Excerpts from Comprehensive Owner’s Guide: Maltese
The Maltese is a sweet-natured dog, alert and lively with a high level of intelligence. Although a small breed, categorized in the Toy Group, this is a soundly built little dog, capable of enjoying plenty of exercise and fun. It would be a mistake to consider the Maltese a “soft” little animal, for although not a terrier, the Maltese was considered as such for many years and his character is quite alert enough to display the occasional terrier trait. He was certainly capable of catching rats and is said to have caught the occasional badger. In Sir Richard Glynn’s book Champion Dogs of the World, the Maltese is described as “an attractive little imp,” which probably describes the breed in a nutshell! But if you want to know more, then read on.
Like the majority of smaller dogs, the Maltese is a reasonably long-lived breed, so this is another factor that must be seriously contemplated before deciding that this is really the breed for you. Clearly, when taking a new animal into your home, the ultimate aim will be that the dog remains with you for his entire life.
Despite various ups and downs through the course of history, the Maltese is now well established in many countries of the world. In the US alone, over 12,000 new puppies are registered with the American Kennel Club each year.
The Maltese has a certain “something” about him, demanding that people look at him, and to these looks he returns a kind of self-satisfied expression. He is certainly a vigorous little companion, full of humor and a sense of fun. Left to his own devices, he would willingly turn out mice and other small rodents from the barn, which is not always possible when a dog is kept in long coat. Certainly a Maltese will thoroughly enjoy the sights and smells of a country walk, although this can, it must be understood, badly damage a show coat.
Affectionate with his owners, the Maltese is quite an individualist and does not always take readily to strangers. This is a clean and fastidious breed, one that has understandably been a muchloved pet with a certain refine ment about him. Having said that, a few have taken up the sport of mini-agility and others enjoy obedience work.
A fearless little dog despite his diminutive size, the Maltese can make a good watchdog for he is always alert and filled with determination. In the home, the Maltese is a perfect small housedog, fitting in well with whatever the household routine.
MALTESE WITH CHILDREN
Provided that parents have trained their children to treat dogs gently, being neither rough nor aggressive, most Maltese enjoy playing with youngsters. It must, though, be understood that young children should always be supervised when in the company of dogs in order that accidents do not happen, however unintentional they might be. No matter how hardy your Maltese may be, he is still a fragile few pounds that can be badly injured by a boisterous child. The small size is attractive for children, who are also usually enchanted by the pretty appearance and long flowing coat. If yours is a show dog, do take care that a child doesn’t decide to groom out (not-so-carefully) all the coat while you’re not looking!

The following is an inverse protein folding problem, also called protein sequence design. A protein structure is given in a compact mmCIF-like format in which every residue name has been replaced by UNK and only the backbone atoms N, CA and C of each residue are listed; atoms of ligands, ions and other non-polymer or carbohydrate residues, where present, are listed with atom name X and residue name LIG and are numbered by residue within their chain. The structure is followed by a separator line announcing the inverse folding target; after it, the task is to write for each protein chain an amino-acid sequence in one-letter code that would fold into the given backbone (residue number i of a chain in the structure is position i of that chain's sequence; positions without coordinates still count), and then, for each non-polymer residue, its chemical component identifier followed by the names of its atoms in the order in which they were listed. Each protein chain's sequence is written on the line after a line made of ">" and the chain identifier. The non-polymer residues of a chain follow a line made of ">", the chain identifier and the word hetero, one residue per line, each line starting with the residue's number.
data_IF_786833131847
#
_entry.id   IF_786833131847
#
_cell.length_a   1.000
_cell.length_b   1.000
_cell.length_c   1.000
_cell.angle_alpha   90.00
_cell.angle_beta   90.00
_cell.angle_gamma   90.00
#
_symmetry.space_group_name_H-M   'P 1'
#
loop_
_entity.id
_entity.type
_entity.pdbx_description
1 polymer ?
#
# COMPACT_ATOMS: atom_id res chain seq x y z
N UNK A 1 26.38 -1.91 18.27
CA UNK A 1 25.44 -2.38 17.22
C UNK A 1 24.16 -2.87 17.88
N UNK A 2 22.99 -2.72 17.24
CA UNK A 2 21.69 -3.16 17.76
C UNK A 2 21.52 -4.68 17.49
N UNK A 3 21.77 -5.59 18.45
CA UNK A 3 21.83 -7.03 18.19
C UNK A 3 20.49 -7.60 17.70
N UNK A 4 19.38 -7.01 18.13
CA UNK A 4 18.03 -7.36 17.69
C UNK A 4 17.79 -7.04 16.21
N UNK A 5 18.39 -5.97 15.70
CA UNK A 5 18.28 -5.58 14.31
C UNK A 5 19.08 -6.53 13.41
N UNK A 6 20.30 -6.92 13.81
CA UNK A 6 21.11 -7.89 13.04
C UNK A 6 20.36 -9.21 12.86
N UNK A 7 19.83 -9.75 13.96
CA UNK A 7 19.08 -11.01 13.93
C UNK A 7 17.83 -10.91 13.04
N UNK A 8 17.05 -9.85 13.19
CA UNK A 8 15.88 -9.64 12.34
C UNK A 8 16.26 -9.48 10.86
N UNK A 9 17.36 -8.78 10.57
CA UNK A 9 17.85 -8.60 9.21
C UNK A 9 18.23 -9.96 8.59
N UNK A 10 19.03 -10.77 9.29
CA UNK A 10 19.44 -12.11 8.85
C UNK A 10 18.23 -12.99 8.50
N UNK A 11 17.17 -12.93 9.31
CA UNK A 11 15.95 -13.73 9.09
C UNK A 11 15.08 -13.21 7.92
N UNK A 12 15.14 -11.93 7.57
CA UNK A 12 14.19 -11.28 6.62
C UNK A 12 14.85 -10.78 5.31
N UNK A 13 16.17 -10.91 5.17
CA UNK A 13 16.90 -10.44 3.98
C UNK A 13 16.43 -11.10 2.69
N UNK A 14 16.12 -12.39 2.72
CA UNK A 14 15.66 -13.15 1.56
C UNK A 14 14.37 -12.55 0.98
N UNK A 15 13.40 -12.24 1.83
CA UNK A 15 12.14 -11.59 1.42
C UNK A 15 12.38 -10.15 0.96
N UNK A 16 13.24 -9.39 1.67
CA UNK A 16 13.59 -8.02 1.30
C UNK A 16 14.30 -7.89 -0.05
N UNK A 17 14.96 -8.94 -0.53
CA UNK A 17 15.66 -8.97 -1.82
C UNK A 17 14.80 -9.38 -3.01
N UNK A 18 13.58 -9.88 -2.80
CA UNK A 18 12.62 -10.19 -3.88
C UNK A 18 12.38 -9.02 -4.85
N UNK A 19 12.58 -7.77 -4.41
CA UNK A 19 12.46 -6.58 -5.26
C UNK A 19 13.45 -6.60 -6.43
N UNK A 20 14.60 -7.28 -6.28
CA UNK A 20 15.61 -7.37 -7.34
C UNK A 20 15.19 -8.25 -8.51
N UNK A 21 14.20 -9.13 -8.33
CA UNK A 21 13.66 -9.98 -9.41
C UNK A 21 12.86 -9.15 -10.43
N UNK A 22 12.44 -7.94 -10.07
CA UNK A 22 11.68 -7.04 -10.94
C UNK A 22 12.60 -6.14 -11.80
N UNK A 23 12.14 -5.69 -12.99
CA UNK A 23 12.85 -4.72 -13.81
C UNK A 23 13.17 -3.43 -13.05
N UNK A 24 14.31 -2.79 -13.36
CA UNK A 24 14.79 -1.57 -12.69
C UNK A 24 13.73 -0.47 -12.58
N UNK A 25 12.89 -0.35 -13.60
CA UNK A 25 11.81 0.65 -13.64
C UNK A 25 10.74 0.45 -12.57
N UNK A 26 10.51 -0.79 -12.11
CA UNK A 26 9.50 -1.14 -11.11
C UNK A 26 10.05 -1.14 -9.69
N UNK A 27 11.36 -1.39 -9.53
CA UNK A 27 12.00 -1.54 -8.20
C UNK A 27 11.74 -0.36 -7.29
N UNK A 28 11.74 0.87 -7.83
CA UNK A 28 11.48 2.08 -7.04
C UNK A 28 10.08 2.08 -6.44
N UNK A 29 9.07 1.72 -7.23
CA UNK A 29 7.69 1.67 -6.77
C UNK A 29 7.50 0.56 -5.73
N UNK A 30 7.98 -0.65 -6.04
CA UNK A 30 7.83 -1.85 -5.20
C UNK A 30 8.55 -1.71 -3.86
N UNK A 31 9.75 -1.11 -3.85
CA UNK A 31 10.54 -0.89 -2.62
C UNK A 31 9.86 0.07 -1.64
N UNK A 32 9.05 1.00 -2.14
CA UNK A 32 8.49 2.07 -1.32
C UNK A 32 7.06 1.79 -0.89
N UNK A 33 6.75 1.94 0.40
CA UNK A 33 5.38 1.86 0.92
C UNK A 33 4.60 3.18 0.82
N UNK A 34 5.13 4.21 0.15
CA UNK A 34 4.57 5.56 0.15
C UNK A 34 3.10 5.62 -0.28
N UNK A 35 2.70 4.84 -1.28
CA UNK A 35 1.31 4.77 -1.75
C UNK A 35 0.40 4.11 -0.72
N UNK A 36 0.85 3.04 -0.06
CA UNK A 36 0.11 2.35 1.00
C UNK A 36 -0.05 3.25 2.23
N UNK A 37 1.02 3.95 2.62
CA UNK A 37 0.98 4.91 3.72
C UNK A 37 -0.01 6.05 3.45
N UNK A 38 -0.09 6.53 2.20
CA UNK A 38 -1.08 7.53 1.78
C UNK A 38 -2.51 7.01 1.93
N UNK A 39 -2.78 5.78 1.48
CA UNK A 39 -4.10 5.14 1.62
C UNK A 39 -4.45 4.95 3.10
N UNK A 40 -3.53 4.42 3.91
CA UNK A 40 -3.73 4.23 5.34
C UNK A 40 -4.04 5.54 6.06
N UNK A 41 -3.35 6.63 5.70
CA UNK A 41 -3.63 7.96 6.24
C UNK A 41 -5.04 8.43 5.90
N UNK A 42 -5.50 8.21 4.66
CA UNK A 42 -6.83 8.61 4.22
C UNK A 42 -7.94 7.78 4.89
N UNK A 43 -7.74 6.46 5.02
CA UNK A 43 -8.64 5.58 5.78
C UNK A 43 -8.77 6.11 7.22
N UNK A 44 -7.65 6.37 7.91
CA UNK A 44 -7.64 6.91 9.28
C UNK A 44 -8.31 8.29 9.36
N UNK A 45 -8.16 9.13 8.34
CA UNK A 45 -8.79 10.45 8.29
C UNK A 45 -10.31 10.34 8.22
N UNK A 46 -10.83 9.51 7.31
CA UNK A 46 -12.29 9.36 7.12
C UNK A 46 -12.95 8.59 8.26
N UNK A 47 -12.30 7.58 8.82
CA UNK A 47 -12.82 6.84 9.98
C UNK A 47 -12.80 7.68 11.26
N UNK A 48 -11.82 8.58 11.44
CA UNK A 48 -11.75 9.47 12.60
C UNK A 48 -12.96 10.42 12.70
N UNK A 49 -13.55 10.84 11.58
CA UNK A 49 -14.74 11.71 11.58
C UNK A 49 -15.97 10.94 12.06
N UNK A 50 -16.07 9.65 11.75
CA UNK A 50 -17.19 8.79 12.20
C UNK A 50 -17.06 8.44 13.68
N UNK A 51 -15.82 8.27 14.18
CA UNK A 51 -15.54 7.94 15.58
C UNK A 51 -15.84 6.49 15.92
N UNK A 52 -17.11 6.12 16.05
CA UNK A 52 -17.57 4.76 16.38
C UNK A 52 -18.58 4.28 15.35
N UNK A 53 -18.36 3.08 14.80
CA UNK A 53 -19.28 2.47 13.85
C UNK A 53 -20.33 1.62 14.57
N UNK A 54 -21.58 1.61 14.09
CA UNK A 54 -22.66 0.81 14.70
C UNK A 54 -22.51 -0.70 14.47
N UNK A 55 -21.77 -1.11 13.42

MALTESE WITH OTHER FAMILY PETS
Always when one animal is introduced to another, careful supervision is essential. Most Maltese are quite prepared to associate with other animals, but a lot understandably depends on the personality of the other. An older dog or cat may not take readily to a newcomer in the household, although others accept them well. When a Maltese does find another canine or feline friend, usually the relationship is lasting and sincere. Indeed, one of the dangers is mutual grooming between animal friends, which can play havoc with the long coat of the Maltese, especially behind the ears!
Small in size, the Maltese generally weighs about 4–6 lbs. and the height should not exceed 10 inches from ground to withers. This is a compact breed, with about the same length from withers to root of tail as the height at withers. Both males and females are pretty little dogs, although there is a distinction between the two.
COLOR AND COAT
The white coat is, of course, the breed’s crowning glory, but regular attention is necessary to keep these flowing locks clean and in good condition. Most owners tie up the hair in a cute little topknot, showing the features of the face and helping to keep the hair away from the eyes. This adds to the overall attractive appearance of the Maltese, certainly a breed that has many dedicated admirers, and deservedly so.
Although the long, white coat makes a splendid sight and needs regular attention, there is no undercoat, as in the case of the breed’s cousin, the Bichon Frise. This makes the Maltese’s coat a little easier to manage. An added advantage is that, provided it is kept in good condition, the coat will not shed all over your carpets and furniture.
The straight coat is silky in texture and should never be woolly, another important distinguishing feature between the Maltese and its close relations. Although of good length, it is important that the coat is not so long that it impedes action when the dog is moving. For the show dog, a coat can hide a multitude of sins, but a good judge will always feel carefully beneath the coat to check that a glamorously coated Maltese is also well constructed.
Coat color and coat presentation on the Maltese are very important, so owners of the breed must be prepared to put in a good deal of work to keep it in tip-top condition, never looking dirty or unkempt. A white coat will only stay clean if bathed frequently.
The color of the Maltese’s coat is always white, but slight lemon markings are permissible. The whiteness of the coat contrasts strikingly against the black nose pigment and dark, oval eyes with their black haloes of dark skin surrounding them. Even the pads of the feet should be black.
Excerpts from Comprehensive Owner’s Guide: Maltese